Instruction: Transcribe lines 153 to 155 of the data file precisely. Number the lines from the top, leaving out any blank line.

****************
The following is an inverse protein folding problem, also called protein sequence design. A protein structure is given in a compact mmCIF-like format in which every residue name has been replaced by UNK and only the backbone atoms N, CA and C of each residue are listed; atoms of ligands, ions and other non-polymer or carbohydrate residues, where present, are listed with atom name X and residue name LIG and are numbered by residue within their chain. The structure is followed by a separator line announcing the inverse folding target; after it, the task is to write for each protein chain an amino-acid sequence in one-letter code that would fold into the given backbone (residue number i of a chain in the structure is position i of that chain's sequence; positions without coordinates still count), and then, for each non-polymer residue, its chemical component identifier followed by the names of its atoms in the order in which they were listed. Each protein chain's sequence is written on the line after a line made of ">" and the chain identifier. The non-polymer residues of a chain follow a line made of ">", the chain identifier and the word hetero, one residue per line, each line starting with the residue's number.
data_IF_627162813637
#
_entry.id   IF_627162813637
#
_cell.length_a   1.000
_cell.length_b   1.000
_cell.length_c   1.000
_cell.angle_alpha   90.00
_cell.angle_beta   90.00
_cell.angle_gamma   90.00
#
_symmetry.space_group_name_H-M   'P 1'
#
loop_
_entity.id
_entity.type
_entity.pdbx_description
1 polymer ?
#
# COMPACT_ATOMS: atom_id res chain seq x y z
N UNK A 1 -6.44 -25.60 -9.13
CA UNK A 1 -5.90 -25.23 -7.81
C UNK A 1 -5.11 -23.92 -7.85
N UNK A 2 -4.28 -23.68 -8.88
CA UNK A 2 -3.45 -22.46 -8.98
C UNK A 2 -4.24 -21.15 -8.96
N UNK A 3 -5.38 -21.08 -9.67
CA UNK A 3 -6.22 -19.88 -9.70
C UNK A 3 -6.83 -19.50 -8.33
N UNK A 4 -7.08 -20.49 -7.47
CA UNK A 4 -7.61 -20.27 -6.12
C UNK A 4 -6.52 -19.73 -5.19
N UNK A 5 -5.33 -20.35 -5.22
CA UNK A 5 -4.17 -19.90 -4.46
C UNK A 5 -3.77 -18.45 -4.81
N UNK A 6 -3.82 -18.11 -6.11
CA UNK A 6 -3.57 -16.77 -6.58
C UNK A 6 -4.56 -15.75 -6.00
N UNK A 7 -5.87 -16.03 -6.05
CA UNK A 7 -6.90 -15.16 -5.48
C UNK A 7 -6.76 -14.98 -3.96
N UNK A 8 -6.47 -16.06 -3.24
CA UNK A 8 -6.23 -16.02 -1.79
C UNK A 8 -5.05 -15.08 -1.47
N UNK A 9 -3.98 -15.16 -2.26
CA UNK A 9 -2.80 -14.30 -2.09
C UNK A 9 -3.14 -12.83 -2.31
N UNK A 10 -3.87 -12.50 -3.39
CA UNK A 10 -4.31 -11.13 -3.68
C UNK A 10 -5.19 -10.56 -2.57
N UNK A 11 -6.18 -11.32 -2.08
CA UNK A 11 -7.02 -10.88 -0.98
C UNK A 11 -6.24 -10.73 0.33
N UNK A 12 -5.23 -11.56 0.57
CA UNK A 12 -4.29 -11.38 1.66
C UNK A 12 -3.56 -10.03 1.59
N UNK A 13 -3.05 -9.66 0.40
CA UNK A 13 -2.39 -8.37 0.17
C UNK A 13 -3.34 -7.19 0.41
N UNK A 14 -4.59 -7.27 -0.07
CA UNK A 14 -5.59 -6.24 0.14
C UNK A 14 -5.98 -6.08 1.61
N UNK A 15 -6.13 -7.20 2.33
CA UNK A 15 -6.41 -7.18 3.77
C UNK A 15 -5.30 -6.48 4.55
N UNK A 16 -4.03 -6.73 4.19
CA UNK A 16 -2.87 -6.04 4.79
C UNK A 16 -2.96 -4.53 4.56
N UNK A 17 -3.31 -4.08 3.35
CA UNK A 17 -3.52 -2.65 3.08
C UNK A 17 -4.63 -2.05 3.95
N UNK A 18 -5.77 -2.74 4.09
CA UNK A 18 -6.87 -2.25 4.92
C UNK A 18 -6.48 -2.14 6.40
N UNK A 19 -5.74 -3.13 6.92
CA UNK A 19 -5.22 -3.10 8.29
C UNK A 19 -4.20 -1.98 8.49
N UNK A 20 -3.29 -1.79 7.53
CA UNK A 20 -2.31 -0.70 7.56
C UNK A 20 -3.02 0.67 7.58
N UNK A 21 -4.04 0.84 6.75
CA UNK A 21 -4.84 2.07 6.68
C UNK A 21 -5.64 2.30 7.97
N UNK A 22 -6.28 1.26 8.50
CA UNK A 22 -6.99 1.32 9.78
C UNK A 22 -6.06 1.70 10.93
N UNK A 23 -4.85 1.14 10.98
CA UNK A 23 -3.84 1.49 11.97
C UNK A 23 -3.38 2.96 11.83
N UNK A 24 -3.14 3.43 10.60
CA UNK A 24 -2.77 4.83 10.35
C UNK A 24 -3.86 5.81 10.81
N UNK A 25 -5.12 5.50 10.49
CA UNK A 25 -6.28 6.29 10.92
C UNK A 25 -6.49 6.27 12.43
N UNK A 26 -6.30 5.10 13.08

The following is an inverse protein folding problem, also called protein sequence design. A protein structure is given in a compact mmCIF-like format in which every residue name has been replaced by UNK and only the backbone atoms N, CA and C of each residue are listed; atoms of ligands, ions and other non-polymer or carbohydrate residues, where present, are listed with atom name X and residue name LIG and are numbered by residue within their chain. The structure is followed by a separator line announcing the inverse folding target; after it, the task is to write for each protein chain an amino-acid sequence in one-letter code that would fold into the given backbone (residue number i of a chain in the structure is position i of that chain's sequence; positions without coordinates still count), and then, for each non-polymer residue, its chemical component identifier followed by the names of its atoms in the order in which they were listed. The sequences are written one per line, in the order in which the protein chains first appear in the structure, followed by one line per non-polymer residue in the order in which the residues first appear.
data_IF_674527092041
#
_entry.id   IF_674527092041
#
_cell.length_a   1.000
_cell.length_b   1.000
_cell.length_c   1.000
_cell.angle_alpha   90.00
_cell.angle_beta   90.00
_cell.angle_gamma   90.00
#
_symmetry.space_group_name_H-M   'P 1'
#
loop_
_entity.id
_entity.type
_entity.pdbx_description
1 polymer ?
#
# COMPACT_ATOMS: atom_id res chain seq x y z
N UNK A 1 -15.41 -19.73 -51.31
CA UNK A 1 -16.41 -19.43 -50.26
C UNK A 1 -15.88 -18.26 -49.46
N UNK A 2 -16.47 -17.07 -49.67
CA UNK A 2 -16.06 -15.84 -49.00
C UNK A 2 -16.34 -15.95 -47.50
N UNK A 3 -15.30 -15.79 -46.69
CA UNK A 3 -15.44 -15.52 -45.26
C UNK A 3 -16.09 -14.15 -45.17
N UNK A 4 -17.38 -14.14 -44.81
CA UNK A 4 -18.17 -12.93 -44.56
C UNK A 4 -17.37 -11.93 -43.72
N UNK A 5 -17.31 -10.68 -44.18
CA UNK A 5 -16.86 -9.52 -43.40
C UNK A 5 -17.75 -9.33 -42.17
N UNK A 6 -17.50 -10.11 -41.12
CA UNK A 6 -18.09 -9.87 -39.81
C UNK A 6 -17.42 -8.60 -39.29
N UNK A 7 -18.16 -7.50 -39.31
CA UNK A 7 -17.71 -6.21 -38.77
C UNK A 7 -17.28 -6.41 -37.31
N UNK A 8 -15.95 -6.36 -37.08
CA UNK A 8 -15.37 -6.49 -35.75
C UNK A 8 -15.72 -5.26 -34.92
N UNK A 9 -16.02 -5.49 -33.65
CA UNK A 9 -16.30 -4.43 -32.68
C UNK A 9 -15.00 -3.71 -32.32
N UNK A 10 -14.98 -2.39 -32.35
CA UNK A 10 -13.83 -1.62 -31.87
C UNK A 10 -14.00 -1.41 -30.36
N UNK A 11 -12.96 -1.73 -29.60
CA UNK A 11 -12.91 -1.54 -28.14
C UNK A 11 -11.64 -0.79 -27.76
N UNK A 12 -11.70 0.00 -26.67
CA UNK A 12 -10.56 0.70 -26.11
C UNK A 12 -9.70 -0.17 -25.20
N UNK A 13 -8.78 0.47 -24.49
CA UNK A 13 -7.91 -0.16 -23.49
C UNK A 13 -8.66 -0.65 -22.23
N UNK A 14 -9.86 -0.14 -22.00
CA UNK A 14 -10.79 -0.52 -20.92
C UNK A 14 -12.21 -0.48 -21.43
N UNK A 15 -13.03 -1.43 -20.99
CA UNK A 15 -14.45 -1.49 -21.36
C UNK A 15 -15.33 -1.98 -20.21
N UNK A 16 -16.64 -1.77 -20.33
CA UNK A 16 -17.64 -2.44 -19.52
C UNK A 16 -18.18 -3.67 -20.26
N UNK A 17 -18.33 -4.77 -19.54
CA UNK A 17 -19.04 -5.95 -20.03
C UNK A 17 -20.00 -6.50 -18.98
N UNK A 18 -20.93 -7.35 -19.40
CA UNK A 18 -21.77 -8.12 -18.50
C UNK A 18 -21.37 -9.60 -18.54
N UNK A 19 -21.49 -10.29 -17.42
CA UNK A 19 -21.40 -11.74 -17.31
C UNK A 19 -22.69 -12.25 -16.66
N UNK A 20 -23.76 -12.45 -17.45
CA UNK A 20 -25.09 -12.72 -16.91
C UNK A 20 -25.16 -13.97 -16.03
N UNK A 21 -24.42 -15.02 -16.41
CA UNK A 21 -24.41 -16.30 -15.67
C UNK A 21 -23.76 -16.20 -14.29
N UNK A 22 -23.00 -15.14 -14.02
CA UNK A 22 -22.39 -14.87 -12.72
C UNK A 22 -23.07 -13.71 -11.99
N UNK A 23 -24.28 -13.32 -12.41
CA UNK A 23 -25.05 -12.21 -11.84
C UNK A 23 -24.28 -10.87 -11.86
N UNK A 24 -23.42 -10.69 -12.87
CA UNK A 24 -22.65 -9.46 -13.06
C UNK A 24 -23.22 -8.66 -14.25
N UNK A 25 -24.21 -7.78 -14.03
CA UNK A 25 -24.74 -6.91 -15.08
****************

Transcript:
CA UNK A 12 -10.56 0.70 -26.11
C UNK A 12 -9.70 -0.17 -25.20
N UNK A 13 -8.78 0.47 -24.49